(round trip), while taking the tram, only requires about a 2-3 hour hike (round trip). Many experienced Peak Baggers may scoff at you for taking the tram up, then hiking to the summit, but being able to cross the knife edge is a feat in itself!
To get to Snowbird from SLC, drive East on I-80, then take I-215 south. Take exit 6 for Wasatch Blvd, and head East/South. Follow this road, past Big Cottonwood Canyon (south past the 7-11). You'll drive past a few lights, and the road will naturally curve into Little Cottonwood Canyon. Drive up LCC for about 8 miles until you see the sign for the Snowbird Aerial Tram. After you park, continue following signs as you walk towards the ticket office, and take the tram up to the ridge. Restrooms, food, water, and emergency services are available at the Tram Lodge.
Distance: 2.2 miles (RT)
Elevation gain: 960 ft
Time: 2-3 hours
Dog friendly? No, LCC is part of the watershed, so dogs are not allowed in any part of the canyon.
Kid friendly? No
Fees/Permits: If you take the Snowbird tram, each ticket is $20, no permit is needed (keep an eye out for 2 for 1 coupons online).
Loading into the Snowbird Tram at around 4:30pm - only 3 of us on the tram on a Thursday afternoon!
Riding up and over Snowbird.
Arriving at the Tram and Lodge on the ridgeline.
Our first view of American Fork Twin Peaks! Once you get off the tram, continue straight down the steep dirt road past the ski lift.
At the small hill, hike up past all three of these signs.
July is a perfect time to summit, as the wildflowers are still in full bloom.
Starting out, there is a faint trail for the first 100 yards on the ridge.
First obstacle - scrambling over or around boulders with tress blocking the way.
@Nicole04321 works her way across the ridge. This is looking back to where we started at the lodge.
At the narrowest, the knife edge is only about 1 foot wide.
Skirting my way around the trees to get to the next boulder. There are 3 main sections of the trail, as I will be referring to. The white rocks (1st section), black rocks (2nd section), and the summit trail (3rd section). The 1st section is the hardest with the most awkward and hard-to-maneuver scrambles. From this point, you can clearly see the black rocks. It looks much steeper than where you are currently hiking, but trust me, ridges and summits always look worse than they actually are. If you feel shaky or scared, just take it really slow across this 1st section (white rocks). I never look down - I always keep my focus on my hands and feet.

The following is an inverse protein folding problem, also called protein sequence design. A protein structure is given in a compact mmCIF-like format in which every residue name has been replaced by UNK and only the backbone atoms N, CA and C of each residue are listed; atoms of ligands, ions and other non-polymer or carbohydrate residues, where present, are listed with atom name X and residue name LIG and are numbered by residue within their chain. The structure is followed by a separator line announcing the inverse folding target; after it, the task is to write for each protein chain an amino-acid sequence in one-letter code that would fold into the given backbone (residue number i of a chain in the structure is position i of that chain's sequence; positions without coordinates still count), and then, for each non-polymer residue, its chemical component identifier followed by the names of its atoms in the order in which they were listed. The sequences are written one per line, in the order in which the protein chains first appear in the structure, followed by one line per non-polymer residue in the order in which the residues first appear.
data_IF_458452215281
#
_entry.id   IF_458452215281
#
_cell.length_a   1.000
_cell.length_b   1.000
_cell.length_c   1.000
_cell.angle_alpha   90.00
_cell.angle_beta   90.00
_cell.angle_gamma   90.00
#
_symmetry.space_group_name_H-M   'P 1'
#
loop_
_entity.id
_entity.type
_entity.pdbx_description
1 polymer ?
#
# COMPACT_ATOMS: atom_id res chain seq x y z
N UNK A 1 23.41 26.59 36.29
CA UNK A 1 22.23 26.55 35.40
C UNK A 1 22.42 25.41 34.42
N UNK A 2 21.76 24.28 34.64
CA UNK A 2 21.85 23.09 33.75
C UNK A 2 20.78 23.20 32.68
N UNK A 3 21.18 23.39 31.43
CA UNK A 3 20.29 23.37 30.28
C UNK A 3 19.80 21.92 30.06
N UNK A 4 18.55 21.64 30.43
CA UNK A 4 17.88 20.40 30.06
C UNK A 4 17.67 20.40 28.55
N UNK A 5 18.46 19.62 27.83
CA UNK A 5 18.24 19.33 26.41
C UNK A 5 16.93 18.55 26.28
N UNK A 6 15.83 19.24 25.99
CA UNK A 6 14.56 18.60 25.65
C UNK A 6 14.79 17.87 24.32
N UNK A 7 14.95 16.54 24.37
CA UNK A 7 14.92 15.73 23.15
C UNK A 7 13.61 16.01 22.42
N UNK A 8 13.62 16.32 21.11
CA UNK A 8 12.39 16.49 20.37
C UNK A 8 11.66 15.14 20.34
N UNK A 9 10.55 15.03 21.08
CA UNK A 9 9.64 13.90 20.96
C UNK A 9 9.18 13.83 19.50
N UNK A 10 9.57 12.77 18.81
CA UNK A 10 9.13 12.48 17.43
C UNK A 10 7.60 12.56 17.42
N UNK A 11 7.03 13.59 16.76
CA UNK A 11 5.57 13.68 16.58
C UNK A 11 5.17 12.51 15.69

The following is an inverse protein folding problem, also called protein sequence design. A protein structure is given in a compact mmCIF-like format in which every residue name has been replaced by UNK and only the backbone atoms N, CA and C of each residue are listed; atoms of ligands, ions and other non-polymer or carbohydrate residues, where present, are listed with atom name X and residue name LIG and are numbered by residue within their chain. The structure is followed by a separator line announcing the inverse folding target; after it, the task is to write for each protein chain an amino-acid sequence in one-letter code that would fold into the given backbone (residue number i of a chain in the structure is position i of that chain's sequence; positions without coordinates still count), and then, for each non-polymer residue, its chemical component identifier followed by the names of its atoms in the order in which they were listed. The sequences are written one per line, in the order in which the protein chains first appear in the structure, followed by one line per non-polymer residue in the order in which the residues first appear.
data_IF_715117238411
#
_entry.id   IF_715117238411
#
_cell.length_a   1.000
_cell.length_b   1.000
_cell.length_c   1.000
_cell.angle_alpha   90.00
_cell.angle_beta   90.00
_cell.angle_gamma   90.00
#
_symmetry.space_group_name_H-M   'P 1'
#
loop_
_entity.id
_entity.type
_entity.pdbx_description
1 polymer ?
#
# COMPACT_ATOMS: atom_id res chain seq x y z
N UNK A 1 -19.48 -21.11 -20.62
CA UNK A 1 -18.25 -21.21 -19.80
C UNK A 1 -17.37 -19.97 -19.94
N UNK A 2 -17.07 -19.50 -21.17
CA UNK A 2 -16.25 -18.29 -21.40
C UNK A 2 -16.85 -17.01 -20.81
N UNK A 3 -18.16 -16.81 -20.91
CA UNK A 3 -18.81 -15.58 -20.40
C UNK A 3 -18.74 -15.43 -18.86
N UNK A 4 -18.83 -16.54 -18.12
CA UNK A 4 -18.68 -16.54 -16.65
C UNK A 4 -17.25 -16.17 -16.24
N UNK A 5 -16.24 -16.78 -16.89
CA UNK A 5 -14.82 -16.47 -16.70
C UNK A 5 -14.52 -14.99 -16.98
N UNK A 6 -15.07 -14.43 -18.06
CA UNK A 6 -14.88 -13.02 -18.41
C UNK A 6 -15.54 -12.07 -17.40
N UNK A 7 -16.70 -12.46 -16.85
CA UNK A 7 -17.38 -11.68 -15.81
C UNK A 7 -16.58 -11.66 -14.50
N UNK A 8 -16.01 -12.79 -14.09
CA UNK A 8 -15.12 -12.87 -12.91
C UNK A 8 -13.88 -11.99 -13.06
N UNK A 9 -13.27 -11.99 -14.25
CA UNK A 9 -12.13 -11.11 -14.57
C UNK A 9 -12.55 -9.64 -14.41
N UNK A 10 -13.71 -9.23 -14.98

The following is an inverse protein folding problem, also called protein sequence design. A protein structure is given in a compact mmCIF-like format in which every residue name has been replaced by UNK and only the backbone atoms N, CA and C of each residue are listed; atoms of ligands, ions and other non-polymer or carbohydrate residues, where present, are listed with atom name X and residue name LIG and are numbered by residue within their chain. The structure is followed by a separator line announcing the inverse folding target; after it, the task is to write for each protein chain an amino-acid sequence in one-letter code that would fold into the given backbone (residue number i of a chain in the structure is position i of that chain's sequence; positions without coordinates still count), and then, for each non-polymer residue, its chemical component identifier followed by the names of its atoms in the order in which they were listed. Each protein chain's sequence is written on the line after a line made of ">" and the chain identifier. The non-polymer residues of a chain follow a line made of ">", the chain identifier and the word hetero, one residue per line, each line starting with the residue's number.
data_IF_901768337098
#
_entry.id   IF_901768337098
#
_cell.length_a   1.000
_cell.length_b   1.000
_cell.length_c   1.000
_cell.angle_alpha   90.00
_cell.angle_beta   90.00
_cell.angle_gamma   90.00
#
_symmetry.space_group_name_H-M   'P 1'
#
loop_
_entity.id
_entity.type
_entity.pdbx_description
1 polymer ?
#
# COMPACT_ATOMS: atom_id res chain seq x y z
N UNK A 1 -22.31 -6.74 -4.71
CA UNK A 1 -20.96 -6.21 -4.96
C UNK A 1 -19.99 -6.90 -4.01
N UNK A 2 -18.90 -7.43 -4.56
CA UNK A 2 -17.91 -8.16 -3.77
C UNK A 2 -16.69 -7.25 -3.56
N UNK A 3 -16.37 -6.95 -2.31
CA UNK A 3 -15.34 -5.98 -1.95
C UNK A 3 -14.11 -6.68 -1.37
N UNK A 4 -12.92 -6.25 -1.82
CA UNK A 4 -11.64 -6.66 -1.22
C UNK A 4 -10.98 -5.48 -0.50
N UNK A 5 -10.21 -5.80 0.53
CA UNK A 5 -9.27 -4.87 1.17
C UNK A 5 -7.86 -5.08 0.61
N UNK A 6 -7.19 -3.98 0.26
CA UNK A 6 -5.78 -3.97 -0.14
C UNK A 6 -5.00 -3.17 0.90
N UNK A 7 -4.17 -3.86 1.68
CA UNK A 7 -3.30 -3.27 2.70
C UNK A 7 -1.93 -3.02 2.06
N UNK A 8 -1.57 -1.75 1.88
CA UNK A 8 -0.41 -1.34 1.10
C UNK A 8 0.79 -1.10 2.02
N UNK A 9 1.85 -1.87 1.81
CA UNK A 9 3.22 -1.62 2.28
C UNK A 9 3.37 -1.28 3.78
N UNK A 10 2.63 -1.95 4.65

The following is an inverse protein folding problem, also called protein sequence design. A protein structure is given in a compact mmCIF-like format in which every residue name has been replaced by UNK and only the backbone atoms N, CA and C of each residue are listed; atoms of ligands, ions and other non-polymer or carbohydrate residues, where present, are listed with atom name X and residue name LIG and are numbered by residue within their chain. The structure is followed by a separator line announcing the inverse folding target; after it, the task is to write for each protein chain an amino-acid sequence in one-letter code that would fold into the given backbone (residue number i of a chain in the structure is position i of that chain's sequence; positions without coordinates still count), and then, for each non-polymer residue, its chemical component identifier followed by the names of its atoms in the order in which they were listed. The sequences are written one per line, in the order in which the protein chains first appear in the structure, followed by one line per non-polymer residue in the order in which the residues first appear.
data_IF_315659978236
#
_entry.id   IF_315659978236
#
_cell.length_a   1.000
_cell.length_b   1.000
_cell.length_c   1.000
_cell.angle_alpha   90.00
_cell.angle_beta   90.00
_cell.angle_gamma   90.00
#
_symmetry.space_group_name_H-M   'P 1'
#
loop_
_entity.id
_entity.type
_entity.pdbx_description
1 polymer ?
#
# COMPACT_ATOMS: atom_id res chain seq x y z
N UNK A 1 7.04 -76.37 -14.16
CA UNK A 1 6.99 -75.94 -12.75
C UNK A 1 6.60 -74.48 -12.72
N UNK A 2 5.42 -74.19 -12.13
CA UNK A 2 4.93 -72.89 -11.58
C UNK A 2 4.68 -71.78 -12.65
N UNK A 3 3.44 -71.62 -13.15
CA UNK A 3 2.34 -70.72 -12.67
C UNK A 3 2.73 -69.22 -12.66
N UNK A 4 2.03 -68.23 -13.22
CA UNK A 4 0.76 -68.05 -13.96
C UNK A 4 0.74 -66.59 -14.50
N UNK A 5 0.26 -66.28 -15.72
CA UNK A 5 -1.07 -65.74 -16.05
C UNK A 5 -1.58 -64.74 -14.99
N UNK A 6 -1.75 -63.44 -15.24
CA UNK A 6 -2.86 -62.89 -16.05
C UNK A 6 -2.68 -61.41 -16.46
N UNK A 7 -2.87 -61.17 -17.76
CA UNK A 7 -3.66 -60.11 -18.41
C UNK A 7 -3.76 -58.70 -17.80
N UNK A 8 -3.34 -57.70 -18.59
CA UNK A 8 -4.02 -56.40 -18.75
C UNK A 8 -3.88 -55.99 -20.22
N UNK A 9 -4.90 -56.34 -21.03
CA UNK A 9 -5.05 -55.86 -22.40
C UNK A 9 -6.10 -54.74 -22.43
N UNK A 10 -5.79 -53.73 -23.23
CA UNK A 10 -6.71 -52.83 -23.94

Finally past the 1st section, and now in the midst of the black rocks. You'll see some faint trails and footprints going every direction, but I highly recommend that you stay as close to the ridge as possible. Every time you start you head down, you'll have to hike back up - conserve your energy and just stay as high as possible.
#Selfie after completing section 2!
This hike I wore my "Color Run" headband by FitnessFox Headbands - great for keeping my hair out of my eyes while constantly looking down at my hands and feet!
Section 3 (summit trail), has loose rock. You'll want to make sure you wear shoes with really good tread. Nicole's shoes were worn down, so she needed help from side rocks to get up this part.
Working our way up the summit trail - steep, loose rock at every corner. It wasn't so steep that I couldn't stand up straight though - just be careful where you step so you don't slip.
We made it to the 1st twin peak summit in 1 hour. This is looking East, towards Heber City, UT.
You can't summit one peak without the other and call it Twin Peaks! Hiking over to the next peak is a mere 5-10 minute walk. No more scrambling or boulder hoping here!
At the 2nd American Fork Twin Peak, just to the West. The ridge in the distance is the northern side of the Little Cottonwood Canyon ridgeline, and you have excellent views of Mt. Superior & Monte Cristo, as well as the Broads Fork Twin Peaks.
Looking to the South from American Fork Twin Peaks. The large dry, lake you see is actually the Silver Lake Reservoir in American Fork Canyon.